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How Kraft Can Win Back Cadbury's Trust

Trust is an asset more powerful than money. Without it, nothing gets done easily or well, which means we all need to be very careful about losing it. Two months ago, after a long and bitter negotiation, Kraft bought the British chocolate manufacturer Cadbury. In the process, Kraft promised not to close a manufacturing site employing 400 people. But once the deal was done, they reneged on their promise. What was the management thinking? Kraft now has its prize, but it has also created a mess for itself. Cadbury employees are dressing in gorilla suits to protest against their untrustworthy management. Britain's Takeover Panel has been convened to see if Kraft broke any of the rules designed to prevent companies from making misleading statements during bid battles. Special hearings have been called in parliament to investigate the deal. The fact that two months after the deal closed CEO Irene Rosenfeld has still not seen fit to visit England has merely stoked local ire.

At hearings in parliament, Rosenfeld sent a message saying she had great respect for the British government but was busy with a board meeting. Instead, she sent her forsaken deputy, Marc Firestone, who said he was sorry the company had disappointed people, sorry that they had created so much uncertainty and sorry that so many people would now be unemployed. Apparently the company reneged on their promise because they found out Cadbury had more production in Poland than Kraft had known about. Why, Firestone was asked, hadn't they just done a Google search? Firestone left his grilling visibly shaken -- but what did he expect? When you mislead and insult people, they rarely thank you. Out of this whole sad fiasco, the only person to emerge well is Warren Buffett, who opposed the deal in the first place.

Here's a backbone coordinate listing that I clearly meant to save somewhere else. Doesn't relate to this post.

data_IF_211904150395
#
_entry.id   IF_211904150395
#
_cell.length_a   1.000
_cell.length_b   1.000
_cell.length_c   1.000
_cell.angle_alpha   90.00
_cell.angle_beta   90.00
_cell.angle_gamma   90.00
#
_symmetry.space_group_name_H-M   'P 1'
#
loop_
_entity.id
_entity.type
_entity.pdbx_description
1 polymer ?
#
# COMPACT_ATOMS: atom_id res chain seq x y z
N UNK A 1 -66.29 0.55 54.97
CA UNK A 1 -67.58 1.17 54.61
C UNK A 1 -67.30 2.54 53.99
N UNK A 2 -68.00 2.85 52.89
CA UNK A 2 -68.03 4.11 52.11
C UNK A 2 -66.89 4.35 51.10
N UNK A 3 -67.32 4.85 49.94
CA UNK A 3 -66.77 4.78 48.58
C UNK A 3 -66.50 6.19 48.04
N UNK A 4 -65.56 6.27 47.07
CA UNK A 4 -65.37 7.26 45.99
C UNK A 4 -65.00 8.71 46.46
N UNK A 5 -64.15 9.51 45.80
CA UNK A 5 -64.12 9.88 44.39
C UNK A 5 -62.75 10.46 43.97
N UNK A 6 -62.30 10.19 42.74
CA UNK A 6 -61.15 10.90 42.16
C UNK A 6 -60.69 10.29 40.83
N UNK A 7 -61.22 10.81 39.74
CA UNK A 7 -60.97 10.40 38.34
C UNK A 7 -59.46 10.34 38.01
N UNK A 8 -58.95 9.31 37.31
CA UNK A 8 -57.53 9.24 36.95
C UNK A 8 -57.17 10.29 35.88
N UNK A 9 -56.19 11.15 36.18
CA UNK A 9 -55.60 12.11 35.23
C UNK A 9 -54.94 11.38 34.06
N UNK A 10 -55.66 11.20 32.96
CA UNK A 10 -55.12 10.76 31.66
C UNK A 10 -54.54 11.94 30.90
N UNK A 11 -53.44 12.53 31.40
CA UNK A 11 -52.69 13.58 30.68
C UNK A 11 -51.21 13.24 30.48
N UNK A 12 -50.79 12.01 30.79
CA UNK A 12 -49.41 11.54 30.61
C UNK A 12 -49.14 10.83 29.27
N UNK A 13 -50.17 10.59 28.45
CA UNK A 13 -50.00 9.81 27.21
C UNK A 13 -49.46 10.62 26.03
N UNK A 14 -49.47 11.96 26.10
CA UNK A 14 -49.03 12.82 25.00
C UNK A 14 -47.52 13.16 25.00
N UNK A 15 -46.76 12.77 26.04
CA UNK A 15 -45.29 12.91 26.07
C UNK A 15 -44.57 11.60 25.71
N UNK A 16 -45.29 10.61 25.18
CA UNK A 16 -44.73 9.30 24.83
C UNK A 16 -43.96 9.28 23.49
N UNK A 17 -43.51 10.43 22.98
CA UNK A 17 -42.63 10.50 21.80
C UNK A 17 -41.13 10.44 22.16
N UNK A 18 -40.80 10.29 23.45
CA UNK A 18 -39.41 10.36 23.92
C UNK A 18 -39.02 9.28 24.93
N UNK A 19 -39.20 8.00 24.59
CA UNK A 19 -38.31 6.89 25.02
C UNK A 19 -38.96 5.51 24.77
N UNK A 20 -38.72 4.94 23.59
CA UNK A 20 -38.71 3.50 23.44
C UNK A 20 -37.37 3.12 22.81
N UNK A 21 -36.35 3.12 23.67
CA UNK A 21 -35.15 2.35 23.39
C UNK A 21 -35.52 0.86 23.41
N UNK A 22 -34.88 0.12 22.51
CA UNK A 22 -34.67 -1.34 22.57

It's astounding to watch a company pursue such a risky acquisition and then shoot itself in the foot. Depending on whose research you believe, mergers and acquisitions have a failure rate of between 50 and 80 percent. Synergy and integration -- the twin holy grails of M&A -- depend on trust, which is why bruising takeover battles often presage failure. Kraft's wanton destruction of trust now tips their deal toward the worse end of that spectrum.

So how can trust be rebuilt? How do leaders become trustworthy? Here are five ways Kraft can begin to repair the damage:

  1. Stop making promises you can't keep. That may mean few promises, but that's fine. Kraft must honor the pledges it now makes. Having said that no more jobs will be cut, the company needs to ensure that not so much as a part-time canteen worker has his or her hours reduced.
  2. Put in personal appearances. Rosenfeld is said to be too frightened to appear in front of her new workforce. This may be gender stereotyping, but she needs to get over it and turn up. Trust is to a large degree personal, and it is not build by hapless intermediaries. YouTube appearances don't cut it.
  3. Don't assume trust; earn it. If it helps, think of it like money. Kraft is running at a deficit and needs to make up a lot of goodwill. But the way they do this must be sustainable; gesture politics will exacerbate, not cure the problem.
  4. Slow down. Trust takes time. However urgent your timetable, be prepared to spend large amounts of time on relationships.
  5. Set the tone. The battle between Kraft and Cadbury has sent a lot of insults flying. The trustworthy leader won't get sucked into animosity but will lead the way in mending bridges.
Companies and individuals alike depend on their reputations to be successful. At the heart of every reputation lies trust. When you consider the people at work that you trust, what do they have that others don't?
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